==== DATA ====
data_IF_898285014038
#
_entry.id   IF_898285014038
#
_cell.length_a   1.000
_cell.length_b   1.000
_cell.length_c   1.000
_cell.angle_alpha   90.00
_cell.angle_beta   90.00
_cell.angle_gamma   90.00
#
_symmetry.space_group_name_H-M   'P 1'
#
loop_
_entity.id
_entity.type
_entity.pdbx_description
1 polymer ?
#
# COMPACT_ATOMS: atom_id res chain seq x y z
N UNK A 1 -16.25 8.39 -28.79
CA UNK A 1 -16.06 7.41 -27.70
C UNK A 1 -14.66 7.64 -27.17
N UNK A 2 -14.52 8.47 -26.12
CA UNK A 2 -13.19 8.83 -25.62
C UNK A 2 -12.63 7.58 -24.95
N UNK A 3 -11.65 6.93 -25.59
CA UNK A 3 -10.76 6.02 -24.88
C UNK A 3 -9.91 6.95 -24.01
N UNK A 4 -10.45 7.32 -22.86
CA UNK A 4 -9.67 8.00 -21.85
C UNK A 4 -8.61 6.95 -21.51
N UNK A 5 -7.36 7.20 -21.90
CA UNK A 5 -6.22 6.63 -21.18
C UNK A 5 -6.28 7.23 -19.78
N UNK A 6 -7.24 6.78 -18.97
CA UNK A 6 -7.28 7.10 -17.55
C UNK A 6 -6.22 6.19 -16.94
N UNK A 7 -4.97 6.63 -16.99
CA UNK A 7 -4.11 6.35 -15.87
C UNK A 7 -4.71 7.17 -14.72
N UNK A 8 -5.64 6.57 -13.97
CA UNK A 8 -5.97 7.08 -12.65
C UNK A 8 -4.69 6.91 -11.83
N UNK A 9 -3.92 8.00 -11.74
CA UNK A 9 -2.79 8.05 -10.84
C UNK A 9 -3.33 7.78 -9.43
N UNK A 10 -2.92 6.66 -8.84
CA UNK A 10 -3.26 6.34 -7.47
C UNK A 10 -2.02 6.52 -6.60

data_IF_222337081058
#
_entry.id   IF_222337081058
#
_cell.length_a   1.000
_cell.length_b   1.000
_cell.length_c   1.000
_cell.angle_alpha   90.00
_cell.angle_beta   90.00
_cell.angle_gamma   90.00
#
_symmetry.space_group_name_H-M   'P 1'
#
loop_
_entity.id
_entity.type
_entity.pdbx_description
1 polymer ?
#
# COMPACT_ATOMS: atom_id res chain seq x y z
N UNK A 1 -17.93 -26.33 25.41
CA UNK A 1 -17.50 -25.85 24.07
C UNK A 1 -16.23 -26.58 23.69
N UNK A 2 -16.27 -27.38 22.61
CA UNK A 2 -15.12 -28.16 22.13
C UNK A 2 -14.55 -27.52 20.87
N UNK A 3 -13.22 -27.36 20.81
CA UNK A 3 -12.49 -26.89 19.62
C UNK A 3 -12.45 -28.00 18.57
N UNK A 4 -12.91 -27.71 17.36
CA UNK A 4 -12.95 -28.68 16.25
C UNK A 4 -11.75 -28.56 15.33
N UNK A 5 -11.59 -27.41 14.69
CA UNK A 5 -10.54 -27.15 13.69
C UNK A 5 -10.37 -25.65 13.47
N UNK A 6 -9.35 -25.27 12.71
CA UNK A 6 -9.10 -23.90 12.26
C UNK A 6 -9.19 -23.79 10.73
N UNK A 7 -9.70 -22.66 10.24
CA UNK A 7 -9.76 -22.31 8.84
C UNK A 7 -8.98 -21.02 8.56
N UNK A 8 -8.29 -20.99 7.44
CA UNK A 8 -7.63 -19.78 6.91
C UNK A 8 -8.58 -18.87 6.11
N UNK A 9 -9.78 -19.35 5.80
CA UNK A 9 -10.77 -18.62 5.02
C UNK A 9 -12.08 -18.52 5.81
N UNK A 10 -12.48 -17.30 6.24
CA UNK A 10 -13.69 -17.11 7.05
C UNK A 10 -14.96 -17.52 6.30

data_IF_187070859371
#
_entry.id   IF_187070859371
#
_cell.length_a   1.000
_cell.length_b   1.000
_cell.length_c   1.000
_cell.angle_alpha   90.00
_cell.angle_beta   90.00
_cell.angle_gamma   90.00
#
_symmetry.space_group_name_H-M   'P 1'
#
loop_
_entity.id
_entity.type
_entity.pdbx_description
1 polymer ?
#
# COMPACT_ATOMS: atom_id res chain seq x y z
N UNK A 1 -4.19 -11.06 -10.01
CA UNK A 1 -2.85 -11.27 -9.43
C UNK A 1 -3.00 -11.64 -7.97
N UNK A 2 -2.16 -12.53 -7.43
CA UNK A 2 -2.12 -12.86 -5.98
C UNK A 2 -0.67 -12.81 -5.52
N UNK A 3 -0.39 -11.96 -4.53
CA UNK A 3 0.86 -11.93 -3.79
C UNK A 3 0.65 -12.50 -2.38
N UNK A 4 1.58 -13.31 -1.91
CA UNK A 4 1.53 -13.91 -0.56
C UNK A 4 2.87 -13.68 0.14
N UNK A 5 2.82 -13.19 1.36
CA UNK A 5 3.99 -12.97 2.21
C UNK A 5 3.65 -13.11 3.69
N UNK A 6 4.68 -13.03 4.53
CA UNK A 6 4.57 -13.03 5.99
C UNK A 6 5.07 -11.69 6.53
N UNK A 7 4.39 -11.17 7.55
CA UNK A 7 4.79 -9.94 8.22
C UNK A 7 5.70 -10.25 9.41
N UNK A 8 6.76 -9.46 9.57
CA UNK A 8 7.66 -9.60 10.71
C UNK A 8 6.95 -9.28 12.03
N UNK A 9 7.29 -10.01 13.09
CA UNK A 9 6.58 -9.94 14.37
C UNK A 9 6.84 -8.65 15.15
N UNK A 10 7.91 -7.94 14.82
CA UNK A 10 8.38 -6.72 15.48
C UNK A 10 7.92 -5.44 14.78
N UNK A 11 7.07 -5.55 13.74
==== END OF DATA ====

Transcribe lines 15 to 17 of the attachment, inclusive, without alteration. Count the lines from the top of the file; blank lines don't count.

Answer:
_entity.id
_entity.type
_entity.pdbx_description